Tuesday, March 26, 2013

Senator Rob Portman is Wrong: Gay is Not Good

US Senator Rob Portman (R-OH) is a conservative Republican. For a long time, he opposed gay marriage, along with the majority of members of his party. Recently, he discovered that his son was "gay", or that he revealed that he was gay. When he learned this information, Portman had a "change of heart" about the issue, and now he has "come out" in favor of "gay marriage".

His initial opinion on the matter was based on tradition, moral law, and the proper conduct and foundation for men and women in our society. After this personal revelation about his son, he has changed his mind. His take on the issue conflates a number of issues which deserve greater scrutiny.

Sexuality in itself is a choice. Attraction is a response to what we are thinking. Our thinking, or identity, our actions should not be a response to what we are feeling. The fact that Rob Portman as father is accommodating his son rather than instructing him, or even informing him of the poor consequences of his decision, is disconcerting.

The culture in this country is drifting toward accommodation instead of education on the issue of homosexuality, which is unfortunate. The boundary between childhood and maturity often rests on our growing reliance on truth and verities greater than ourselves, instead of resting and acquiescing to our sentiments. Human beings who make massive life decisions based on feelings are dooming themselves to limited lives with very little to live on besides a race of appeasing one's feelings or shifting one's circumstances to acculturate ourselves to comfort measures.

Homosexuality is a choice, and a bad one. The high incidence of disease, dysfunction, and death creates ample evidence to suggest that human beings would be wise to avoid such conduct. The larger number of people who engage in homosexual conduct, only to break away, settle down and marry, then have children, all but refutes the notion that people are "born gay".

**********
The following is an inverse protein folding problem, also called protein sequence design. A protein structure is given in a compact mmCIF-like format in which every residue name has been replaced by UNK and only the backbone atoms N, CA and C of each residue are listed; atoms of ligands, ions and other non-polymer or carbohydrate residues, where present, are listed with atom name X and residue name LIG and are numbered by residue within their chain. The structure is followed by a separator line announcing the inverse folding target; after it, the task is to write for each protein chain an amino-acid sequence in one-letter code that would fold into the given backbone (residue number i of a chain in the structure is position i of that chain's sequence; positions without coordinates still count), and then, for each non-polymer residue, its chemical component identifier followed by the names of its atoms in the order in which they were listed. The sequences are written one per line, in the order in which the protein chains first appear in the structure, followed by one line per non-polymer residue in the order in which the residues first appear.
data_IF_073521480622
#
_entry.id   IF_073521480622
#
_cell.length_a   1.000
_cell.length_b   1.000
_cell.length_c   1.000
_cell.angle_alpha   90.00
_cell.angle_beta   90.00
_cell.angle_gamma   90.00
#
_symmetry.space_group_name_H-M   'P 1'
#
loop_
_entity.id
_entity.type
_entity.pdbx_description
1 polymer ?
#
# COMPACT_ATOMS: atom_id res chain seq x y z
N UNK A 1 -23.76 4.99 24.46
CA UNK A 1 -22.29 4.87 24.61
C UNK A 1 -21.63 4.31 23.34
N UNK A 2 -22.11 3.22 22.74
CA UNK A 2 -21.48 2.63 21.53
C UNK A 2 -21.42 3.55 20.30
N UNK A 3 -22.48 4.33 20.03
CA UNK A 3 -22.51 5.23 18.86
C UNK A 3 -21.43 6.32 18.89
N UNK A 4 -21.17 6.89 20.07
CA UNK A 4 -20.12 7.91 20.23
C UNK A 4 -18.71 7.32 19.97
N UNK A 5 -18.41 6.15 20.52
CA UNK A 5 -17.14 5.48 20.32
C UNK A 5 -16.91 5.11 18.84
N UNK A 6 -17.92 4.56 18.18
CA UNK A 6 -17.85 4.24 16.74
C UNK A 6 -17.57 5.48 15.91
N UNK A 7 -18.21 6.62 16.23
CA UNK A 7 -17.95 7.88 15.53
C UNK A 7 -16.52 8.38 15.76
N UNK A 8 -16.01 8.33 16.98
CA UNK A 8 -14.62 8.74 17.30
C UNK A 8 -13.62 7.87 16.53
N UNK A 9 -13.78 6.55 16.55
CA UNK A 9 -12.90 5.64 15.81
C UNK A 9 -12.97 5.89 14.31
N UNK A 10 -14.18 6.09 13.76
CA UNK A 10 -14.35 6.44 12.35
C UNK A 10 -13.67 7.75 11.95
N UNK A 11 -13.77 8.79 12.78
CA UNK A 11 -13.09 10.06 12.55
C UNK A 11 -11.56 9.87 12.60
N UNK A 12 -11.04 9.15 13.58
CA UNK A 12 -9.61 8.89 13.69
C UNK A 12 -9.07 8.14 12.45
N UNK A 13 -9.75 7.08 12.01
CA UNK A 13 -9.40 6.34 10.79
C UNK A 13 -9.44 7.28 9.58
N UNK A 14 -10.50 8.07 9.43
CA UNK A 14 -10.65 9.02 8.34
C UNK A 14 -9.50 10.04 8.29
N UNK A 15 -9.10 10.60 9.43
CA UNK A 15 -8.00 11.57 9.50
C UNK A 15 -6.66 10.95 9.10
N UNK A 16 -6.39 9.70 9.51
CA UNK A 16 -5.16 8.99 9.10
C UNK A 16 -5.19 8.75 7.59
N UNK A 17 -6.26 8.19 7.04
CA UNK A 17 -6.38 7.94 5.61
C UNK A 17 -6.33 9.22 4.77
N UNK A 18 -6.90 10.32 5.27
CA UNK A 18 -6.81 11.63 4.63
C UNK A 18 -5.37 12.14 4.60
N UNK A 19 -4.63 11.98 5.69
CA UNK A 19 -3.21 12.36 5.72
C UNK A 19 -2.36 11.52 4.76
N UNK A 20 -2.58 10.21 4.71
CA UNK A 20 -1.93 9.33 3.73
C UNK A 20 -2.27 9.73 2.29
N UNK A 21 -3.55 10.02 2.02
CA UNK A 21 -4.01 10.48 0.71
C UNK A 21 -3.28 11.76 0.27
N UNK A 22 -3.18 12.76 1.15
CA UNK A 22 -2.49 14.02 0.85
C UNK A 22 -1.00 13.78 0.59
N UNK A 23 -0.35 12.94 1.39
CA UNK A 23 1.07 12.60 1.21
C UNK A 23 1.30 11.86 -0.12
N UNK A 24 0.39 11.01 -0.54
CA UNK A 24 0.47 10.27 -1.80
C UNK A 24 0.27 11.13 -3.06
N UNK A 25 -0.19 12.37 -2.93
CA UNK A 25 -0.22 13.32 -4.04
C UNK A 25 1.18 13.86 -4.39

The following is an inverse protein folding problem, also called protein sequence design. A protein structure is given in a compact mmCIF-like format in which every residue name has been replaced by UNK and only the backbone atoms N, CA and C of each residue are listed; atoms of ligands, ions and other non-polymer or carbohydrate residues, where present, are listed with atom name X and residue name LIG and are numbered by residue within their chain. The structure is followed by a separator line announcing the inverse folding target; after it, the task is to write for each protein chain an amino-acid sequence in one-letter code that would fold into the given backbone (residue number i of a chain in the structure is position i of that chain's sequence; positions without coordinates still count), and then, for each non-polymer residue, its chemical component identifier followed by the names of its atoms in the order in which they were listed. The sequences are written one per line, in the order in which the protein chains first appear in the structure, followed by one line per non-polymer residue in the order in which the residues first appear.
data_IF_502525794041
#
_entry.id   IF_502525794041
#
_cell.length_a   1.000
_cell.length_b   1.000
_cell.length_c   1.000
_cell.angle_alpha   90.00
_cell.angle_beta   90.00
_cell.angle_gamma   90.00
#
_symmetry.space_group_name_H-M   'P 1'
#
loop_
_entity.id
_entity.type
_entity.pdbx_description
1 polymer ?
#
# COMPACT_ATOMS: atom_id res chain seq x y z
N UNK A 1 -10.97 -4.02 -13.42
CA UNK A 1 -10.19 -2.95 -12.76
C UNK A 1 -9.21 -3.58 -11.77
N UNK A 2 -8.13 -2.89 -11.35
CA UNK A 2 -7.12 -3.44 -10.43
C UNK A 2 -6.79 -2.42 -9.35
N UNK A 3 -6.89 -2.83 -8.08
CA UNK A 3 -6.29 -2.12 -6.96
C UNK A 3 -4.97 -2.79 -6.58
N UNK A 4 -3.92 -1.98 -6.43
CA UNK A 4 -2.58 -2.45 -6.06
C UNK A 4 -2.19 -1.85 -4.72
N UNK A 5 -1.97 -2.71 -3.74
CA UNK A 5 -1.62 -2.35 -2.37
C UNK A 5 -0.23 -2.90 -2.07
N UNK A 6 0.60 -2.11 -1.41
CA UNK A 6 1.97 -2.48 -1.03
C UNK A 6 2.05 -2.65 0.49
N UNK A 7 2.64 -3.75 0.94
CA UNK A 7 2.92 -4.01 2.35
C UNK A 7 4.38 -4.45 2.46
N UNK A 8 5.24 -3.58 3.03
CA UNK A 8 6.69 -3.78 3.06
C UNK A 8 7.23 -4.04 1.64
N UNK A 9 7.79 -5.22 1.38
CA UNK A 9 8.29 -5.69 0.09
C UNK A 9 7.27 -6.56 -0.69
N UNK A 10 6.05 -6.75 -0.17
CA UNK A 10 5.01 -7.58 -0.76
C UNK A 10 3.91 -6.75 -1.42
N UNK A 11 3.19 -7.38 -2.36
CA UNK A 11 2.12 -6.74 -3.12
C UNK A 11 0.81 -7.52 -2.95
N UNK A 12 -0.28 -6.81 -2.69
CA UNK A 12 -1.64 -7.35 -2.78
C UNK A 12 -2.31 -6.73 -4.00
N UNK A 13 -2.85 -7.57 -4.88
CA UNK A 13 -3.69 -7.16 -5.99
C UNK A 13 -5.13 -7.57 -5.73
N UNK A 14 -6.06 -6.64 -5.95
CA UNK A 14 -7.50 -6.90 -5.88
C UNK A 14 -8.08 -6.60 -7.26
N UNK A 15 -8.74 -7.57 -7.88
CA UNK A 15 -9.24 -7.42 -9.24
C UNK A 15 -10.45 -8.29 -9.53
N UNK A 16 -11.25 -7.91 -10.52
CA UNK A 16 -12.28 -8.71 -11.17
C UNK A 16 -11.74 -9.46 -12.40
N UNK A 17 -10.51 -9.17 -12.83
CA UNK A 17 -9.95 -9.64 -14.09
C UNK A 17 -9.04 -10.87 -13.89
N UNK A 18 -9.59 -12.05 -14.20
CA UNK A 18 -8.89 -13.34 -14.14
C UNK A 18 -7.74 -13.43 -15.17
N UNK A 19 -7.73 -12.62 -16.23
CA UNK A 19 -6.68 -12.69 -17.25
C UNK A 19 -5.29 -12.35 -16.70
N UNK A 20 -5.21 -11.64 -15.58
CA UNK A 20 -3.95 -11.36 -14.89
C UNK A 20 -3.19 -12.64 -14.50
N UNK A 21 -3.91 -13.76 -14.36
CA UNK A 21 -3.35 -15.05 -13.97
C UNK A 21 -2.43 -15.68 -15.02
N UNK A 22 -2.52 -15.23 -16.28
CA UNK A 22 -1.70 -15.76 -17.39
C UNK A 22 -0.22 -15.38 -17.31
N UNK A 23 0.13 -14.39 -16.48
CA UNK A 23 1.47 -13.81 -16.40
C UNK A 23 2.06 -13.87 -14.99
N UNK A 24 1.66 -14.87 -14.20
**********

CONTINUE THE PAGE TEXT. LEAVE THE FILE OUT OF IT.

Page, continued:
Sex is also a choice, one based on a proper understanding of ourselves, and our bodies. The growing consensus is some religious communities, however, indicates that instead of walking by faith, feelings and the "facts" of the moment are dominant. Sexual conduct should not be determined by feelings alone, anyway. The consequences of unimpeded emotional leadings on sex in our society has contributed to the rising number of women having children out of wedlock. The long-term consequences of raising children without a stable home, with a mother and a father, are staggering.

Yet returning to the issue of homosexuality, the argument that people are "born gay" has no validity or reliability in empirical, historical, anecdotal, or even sociological literature. Even Tammy Bruce, the openly gay talk show host, acknowledges that she chooses to be a "lesbian."

Even the Ancient Greeks, who celebrated homosexuality, in the end promoted marriage as the means for procreation and civic life. Other tribal societies which permit such conduct do not establish such relations as the final norm. This issue rises above law, tradition, or even religion. The truth of the matter remains: homosexuality is a choice, and a bad one.

What has created this turn of events in our culture, that now men and women accept the idea that people are born "gay" or straight? First, a manifest of "radical individualism" has taught people that they are who they think they are. Unfortunately, the disparate opinions of individuals cannot carry a person. As a result, we are swayed by the opinions of men, the largeness of groups, and a massive conformity ensues. Portman is wrong to change his mind about the issue simply because his son "says" that he is "gay", when the very notion of identifying oneself by one's conduct is foolish. The poverty of identity in our world has led people to succumb to sexual urges as a defining element of who they are.

Furthermore, a culture of shame and conformity, which has replaced a commitment to greater realities beyond ourselves, and certainly our sentiments, has created these attitudes in our society. Rather than standing up for what people believe, a growing number of people are accommodating the perverse choices of the few, with a quiet disdain now giving way to a raving refrain of "bigotry", "prejudice" and "discrimination" for those who choose to speak the truth on the matter.

US Senator Bob Portman is wrong to change his views on gay marriage simply because his son announced that he was "gay". Instead, the growing acceptance for an aberrant lifestyle is now informing people to adopt the conduct as "normal", when a person's own body resists such interactions in the first place.

Portman did not have a "change of heart", as much as he has allowed his feelings to lead on this issue, as much as his son's feelings have dictated his own sentiments. A good father, and a good country, would never despise a person for abusing his body, but would instead remind him of his innate dignity as a human being, then contrast this truth with the damage which will ensue should he choose to practice homosexuality.

US Senator Bob Portman is wrong: gay is not good.

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